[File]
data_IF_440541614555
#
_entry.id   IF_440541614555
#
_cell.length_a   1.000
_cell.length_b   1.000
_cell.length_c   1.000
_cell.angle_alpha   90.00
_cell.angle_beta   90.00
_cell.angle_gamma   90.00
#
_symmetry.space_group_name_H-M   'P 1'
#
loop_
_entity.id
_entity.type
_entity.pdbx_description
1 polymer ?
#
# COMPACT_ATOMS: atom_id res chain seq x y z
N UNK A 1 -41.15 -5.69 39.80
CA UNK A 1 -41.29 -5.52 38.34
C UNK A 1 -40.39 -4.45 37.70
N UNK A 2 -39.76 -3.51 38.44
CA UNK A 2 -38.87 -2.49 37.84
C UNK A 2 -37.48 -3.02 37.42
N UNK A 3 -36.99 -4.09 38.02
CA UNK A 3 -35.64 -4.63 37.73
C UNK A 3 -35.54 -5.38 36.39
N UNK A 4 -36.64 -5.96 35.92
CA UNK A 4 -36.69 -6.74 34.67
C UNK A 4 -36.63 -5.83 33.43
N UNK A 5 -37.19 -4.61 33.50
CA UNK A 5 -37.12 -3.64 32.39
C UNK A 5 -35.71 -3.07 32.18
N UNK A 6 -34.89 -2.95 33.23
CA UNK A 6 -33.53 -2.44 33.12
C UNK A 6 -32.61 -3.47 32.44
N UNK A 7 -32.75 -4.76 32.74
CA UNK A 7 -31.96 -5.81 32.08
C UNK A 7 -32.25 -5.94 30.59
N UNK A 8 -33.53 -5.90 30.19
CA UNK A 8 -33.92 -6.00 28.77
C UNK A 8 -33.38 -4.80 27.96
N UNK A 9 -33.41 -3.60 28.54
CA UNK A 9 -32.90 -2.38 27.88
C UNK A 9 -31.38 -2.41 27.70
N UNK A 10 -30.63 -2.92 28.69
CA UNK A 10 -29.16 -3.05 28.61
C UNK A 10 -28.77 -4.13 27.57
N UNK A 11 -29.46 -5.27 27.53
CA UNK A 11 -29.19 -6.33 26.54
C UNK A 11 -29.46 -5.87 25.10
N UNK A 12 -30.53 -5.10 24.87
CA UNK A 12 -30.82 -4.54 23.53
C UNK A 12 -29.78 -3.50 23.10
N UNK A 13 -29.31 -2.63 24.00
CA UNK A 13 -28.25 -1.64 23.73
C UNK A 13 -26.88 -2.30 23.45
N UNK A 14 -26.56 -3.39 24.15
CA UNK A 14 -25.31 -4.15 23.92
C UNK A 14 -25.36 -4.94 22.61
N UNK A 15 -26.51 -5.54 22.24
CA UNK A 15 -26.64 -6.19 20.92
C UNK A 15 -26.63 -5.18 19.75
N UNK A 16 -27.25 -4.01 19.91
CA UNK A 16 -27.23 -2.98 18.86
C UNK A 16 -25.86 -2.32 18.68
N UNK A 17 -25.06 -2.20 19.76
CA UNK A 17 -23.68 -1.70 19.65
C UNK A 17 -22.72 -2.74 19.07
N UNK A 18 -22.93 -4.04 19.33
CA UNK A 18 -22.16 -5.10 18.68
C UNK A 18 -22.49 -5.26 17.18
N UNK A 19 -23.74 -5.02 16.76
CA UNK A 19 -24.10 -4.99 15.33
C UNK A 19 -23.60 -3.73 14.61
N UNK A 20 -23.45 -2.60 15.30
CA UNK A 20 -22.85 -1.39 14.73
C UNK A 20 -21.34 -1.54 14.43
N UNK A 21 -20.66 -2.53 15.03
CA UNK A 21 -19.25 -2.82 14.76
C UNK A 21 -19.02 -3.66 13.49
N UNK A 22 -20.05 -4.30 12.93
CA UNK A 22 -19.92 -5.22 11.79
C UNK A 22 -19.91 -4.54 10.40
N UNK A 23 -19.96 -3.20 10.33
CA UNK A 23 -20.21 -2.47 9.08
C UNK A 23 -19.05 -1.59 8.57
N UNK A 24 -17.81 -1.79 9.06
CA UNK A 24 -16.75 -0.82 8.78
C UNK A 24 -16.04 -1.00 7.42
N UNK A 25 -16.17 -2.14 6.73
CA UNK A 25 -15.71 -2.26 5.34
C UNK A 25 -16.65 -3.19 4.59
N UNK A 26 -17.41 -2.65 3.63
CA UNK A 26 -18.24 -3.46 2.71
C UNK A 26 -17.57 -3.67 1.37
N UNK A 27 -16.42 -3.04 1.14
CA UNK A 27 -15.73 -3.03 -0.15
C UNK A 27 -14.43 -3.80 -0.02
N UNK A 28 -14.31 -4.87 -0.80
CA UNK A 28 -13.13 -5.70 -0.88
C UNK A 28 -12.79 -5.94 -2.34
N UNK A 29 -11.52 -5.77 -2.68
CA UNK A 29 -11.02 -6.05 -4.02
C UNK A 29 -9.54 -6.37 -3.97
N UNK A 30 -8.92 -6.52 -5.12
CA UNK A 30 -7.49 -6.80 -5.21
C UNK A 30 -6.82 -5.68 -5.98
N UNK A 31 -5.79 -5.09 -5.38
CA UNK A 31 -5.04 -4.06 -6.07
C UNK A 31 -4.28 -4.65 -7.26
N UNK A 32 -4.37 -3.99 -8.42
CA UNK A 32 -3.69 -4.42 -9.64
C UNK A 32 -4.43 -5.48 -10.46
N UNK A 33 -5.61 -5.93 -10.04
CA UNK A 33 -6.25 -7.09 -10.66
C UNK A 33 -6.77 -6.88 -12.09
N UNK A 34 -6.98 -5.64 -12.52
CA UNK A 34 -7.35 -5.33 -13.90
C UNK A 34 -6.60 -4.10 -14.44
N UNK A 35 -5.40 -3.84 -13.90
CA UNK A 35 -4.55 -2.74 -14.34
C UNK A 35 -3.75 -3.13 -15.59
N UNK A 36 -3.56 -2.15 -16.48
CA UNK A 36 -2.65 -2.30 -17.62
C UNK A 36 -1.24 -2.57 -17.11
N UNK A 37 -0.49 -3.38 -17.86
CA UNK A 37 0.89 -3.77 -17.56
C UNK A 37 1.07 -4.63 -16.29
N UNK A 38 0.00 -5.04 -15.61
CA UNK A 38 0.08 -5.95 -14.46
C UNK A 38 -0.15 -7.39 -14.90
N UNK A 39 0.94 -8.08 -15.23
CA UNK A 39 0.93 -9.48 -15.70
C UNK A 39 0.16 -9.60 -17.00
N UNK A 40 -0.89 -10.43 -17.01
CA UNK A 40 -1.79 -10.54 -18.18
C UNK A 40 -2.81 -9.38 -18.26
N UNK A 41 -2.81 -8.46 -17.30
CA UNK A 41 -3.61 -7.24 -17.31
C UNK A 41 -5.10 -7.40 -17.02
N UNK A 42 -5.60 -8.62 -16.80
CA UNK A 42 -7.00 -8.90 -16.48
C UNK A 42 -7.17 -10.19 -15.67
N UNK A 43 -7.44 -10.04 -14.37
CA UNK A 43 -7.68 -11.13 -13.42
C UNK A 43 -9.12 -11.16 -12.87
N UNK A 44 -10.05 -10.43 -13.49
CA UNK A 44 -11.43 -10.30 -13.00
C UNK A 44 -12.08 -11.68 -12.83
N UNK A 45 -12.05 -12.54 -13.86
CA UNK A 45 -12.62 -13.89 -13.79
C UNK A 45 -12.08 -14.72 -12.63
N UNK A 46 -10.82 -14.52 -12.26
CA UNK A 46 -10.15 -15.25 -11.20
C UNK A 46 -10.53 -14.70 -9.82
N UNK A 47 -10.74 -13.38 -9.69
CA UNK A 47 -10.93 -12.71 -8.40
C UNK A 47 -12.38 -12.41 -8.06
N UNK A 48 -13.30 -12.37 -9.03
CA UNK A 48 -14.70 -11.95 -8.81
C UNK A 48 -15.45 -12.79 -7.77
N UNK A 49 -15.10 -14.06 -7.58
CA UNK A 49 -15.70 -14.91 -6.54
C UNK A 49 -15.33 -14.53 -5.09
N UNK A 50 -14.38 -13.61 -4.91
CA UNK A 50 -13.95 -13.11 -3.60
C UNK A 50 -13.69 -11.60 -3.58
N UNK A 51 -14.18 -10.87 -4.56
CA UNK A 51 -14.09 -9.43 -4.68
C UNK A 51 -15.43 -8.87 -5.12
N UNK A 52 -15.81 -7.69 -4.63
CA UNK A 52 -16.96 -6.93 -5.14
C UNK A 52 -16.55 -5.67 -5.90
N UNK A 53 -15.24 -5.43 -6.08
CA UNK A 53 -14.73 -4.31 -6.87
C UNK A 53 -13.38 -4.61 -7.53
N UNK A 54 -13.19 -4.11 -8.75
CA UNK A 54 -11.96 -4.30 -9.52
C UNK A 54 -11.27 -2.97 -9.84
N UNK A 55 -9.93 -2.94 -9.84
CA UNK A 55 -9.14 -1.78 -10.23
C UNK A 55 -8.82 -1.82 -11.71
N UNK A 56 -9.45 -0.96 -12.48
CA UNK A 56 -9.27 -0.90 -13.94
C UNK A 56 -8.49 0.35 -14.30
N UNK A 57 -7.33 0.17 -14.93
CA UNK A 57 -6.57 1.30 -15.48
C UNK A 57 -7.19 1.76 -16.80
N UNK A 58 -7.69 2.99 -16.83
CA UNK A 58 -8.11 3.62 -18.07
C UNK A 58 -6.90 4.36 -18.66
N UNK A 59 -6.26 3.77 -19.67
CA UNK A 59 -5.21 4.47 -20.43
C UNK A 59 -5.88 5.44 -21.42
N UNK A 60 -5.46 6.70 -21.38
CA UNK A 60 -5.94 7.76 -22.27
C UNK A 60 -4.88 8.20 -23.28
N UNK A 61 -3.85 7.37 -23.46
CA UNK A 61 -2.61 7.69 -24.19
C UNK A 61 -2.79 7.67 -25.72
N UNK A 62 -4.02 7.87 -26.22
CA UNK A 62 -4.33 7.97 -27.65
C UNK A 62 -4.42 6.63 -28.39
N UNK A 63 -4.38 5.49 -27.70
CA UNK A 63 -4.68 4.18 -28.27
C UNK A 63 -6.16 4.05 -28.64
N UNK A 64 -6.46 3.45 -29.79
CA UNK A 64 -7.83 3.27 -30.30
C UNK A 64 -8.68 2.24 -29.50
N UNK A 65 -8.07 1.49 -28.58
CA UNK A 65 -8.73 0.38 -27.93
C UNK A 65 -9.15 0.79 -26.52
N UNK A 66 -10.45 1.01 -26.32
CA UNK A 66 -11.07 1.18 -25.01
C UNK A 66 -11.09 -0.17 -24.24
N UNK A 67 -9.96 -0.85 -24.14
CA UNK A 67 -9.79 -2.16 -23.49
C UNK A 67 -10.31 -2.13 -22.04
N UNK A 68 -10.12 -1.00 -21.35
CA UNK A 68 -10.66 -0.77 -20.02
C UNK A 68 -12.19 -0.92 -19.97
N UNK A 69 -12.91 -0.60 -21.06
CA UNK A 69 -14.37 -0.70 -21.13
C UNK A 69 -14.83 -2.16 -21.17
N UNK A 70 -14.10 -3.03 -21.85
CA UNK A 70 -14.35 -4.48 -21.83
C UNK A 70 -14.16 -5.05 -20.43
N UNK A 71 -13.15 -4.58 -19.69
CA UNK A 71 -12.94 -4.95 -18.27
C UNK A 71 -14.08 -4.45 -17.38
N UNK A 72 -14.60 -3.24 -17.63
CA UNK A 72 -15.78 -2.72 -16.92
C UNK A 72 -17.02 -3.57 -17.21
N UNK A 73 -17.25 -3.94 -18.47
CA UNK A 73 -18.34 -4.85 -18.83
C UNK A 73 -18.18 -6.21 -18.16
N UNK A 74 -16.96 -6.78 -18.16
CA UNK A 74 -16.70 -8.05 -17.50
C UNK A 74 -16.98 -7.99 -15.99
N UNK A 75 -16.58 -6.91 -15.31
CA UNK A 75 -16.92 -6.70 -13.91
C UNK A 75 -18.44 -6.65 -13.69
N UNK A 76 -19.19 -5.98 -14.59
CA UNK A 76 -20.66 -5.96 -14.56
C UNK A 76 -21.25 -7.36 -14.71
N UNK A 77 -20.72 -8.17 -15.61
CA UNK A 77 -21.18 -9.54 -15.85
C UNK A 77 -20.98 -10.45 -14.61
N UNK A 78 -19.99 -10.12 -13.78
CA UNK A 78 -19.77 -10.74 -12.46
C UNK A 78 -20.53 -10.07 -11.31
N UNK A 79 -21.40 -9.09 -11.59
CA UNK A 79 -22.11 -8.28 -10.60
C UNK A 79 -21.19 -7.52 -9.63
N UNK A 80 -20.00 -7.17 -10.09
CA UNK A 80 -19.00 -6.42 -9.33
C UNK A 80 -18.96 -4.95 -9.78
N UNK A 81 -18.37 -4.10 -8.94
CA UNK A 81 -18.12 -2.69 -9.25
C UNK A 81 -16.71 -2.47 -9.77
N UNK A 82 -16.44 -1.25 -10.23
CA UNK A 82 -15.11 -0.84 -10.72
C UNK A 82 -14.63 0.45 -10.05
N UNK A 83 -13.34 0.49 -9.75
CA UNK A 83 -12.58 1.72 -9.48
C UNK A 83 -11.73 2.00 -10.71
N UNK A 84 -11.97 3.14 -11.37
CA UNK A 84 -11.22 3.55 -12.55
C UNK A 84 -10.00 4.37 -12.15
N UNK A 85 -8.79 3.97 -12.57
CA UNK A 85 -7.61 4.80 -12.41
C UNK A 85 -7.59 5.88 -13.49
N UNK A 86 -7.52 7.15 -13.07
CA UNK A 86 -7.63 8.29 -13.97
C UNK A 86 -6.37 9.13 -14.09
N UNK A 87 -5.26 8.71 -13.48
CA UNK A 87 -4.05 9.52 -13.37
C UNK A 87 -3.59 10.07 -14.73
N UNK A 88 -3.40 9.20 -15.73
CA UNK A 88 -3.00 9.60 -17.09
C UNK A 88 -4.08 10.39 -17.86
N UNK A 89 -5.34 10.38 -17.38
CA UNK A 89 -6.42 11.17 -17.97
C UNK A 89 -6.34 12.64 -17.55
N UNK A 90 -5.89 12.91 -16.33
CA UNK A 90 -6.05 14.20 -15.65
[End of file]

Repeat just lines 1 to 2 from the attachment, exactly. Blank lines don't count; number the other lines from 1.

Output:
data_IF_440541614555
#